Saturday, June 15, 2013

Father MC's Day

Well, it's Father's Day weekend, so what better MC to blog about on this fine day? If you guessed Mama Mystique... you're probably over-thinking the question. No, if you don't recognize the picture cover photographed above, alongside our site's exclusive model (sorry, TMZEmma, that's Father MC's "Lisa Baby," the third big single off his debut album, appropriately titled Father's Day.

Like his previous singles, "Lisa Baby" is produced by ex-Fat Boy Prince Markie Dee and the Soul Convention, and like "Treat Them Like They Want To Be Treated," features an up-coming Jodeci singing the chorus. It's a pure, unadulterated example of new jack swing rap, and how much you like or detest that sub-genre will dictate what you think of this song. His previous singles, "Treat Them..." and "I'll Do for You" were elevated by the lyrics and the surprisingly strong R&B elements (Mary J. Blige, of course, standing out on the latter). Here, while Jodeci still sound solid, those elements don't really shine. Lines like "well, the joke's on you, so nibble on my Almond Joy" definitely reveal that we're operating in a lower strata this time around, and this whole narrative about Father getting pissy about the eponymous Lisa's questionable behavior lacks the universal appeal of his previous hits. So while the previous tracks rose above it, this one's really standing on the swing production, which is quite good as Mark & Mark proved themselves to be surprisingly masterful at it. So, like I said, your appreciation will depend entirely on just how keen you are on hearing some vintage new jack swing.

But even heads who aren't so big on that stuff tend to have some interest in this 12", because it features a robust collection of remixes, with one in particular standing out. I'll save that one for last.

The first version you'll come across on here is the Daddy Radio mix, produced by Jodeci's own Devante Swing. It's a pretty cool, tougher mix, that gets rid of some of the smooth keyboard tones in favor of playing up the banging percussion. Unsurprisingly, it also emphasizes Jodeci's role, including some new sung vocals, making their performance a little less repetitive than it was on the album version.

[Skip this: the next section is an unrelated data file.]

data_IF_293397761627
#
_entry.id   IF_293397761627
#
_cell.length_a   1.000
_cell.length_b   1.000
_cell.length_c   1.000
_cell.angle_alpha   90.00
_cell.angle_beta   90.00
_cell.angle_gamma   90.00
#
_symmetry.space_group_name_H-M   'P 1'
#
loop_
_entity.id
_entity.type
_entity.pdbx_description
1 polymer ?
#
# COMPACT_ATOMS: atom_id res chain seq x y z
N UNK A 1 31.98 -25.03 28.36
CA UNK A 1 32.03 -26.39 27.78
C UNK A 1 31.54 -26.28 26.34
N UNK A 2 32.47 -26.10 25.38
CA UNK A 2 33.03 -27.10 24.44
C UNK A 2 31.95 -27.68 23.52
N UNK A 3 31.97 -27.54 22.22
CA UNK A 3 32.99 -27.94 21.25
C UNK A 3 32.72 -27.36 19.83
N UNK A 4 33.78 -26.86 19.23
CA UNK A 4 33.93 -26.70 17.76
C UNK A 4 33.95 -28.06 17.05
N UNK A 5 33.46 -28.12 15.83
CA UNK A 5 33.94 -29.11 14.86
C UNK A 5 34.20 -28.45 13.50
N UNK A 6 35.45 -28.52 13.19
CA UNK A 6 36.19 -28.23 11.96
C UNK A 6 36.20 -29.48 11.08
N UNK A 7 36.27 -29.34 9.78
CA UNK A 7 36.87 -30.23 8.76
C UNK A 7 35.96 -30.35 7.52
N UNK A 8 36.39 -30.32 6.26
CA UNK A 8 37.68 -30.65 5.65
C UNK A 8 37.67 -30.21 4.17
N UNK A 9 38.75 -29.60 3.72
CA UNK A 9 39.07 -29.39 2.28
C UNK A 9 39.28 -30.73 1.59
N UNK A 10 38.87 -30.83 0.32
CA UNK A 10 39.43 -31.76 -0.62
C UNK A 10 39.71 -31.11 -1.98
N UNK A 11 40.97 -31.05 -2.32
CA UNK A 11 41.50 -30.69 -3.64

Devante also produced the Swing House mix, which is a weird little twist on the Daddy Radio mix. It's not really house... well, it sort of is. But it's more about just taking out a lot of Father's vocals... it almost sounds like an instrumental version that only leaves in Jodeci's parts, but then Father's stuff comes in at the end. I think they were just padding record with this one.

So, okay, you've got those two mixes, plus the LP version and an Instrumental. Now let's get to the ones collectors like. You've got two mixes here by Pete Rock. Now, there's nothing unusual about that; they're both major players in the Uptown fam (in fact, Father's Day is tastefully dedicated to Trouble T-Roy), and Pete would return to provide a beat for Father's third LP, Sex Is Law.

Well, first up, you've got the Smoothed Out mix. This one really doesn't sound like Pete's work at all, and I wonder if the credits aren't a little off here. I mean, maybe he was there in the studio and had some input on this; but it actually doesn't sound very removed from Devante's earlier mixes. It adds some hip-hop samples makes it a little more of a hardcore hip-hop track, most notably by completely removing Jodeci, replacing them with just a vocal sample saying "here we go!" The stand out moment is the breakdown where a DJ gets busy on the turntable. It's a dope little remix; and really not smoothed out at all (why did they call it that?); but I really wouldn't be surprised if Clark Kent or somebody else came out and said he really did that.

The final mix, however - the Hip-Hop Fat Mix? Now that is pure Pete Rock. While all the other remixes felt like variations of a single instrumental; this one is completely different. It's really sample based, and has a super funky bassline, plus some sweet horns. It does have the "here we go" vocal sample instead of Jodeci, which is probably why Pete gets credit for the Smoothed Out mix. He probably made this one (well, he surely did), and then somebody else just used pieces of it to construct that one. The turntable breakdown is here, too. It's really a rich, bumping track. Indeed, the only disappointing aspect is that it deserves better than this Father MC acappella. His poppy story doesn't really have the same vibe as Pete's creation, and it just raises the bar too high for this level of MCing. If this had Guru or somebody rhyming on it instead, I guarantee this would've been a hit, especially critically, that would last through the ages.

So yeah, this is a good single for Father MC fans, with some variations of one of his better, if not great, songs. And it's even a good single for non-Father MC fans, because it contains one of Pete Rock's greatest creations. Unfortunately, no, there is no instrumental for the Hip Hop Fat Mix; but the beat rides for almost two minutes after Father's final verse, with all the change-ups and everything. So that's almost the same end result. Throw in the fact that it comes in a colorful picture cover and can usually be found in record stores' cheap bins for ninety-nine cents or less; and this makes for a perfect little Father's Day gift for yourself.

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